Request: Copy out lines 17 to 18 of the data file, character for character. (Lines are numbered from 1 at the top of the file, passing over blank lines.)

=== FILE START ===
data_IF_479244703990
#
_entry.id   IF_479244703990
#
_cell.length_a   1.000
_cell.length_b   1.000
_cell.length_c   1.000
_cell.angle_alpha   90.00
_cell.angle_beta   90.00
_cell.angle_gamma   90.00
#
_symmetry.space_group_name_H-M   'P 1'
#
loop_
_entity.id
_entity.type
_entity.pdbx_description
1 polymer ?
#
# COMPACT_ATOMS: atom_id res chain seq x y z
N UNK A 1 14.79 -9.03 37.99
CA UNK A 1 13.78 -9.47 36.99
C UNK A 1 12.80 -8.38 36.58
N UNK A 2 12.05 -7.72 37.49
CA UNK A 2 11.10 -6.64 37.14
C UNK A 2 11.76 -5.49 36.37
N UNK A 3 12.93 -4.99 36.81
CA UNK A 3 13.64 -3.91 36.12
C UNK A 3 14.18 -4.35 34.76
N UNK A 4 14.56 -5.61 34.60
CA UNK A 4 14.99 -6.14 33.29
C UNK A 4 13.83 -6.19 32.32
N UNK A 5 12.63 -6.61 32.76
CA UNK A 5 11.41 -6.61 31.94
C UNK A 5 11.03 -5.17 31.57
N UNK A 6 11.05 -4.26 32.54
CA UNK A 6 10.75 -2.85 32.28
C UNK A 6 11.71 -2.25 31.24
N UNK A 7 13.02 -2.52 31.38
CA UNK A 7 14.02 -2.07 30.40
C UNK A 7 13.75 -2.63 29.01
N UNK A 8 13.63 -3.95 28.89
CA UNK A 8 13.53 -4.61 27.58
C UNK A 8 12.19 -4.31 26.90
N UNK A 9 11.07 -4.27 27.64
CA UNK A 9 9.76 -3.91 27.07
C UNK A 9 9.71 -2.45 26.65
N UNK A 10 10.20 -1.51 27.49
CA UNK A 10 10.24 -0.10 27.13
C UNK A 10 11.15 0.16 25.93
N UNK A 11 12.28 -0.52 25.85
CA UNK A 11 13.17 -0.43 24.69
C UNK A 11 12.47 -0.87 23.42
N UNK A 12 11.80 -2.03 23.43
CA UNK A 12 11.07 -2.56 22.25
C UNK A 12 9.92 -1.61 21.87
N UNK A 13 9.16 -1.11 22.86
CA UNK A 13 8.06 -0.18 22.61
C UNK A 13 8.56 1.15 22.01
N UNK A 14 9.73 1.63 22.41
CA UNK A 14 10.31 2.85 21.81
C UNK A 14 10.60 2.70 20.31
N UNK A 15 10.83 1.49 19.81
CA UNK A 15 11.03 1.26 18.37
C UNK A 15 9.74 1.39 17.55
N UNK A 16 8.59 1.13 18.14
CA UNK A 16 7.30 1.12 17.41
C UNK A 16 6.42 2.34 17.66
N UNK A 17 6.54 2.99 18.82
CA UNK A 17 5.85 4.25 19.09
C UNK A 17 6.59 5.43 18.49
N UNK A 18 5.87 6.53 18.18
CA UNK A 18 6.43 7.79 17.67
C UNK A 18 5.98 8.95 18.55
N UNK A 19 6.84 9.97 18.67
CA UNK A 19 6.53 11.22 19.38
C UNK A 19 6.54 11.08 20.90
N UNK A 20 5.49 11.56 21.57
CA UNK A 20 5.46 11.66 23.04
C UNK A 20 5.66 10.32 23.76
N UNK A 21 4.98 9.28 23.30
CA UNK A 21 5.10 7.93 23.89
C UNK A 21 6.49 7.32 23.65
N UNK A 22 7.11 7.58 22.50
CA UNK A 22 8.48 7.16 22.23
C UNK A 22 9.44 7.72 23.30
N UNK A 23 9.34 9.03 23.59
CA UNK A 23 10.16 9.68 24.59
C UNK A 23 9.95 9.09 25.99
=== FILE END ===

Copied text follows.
_entity.pdbx_description
1 polymer ?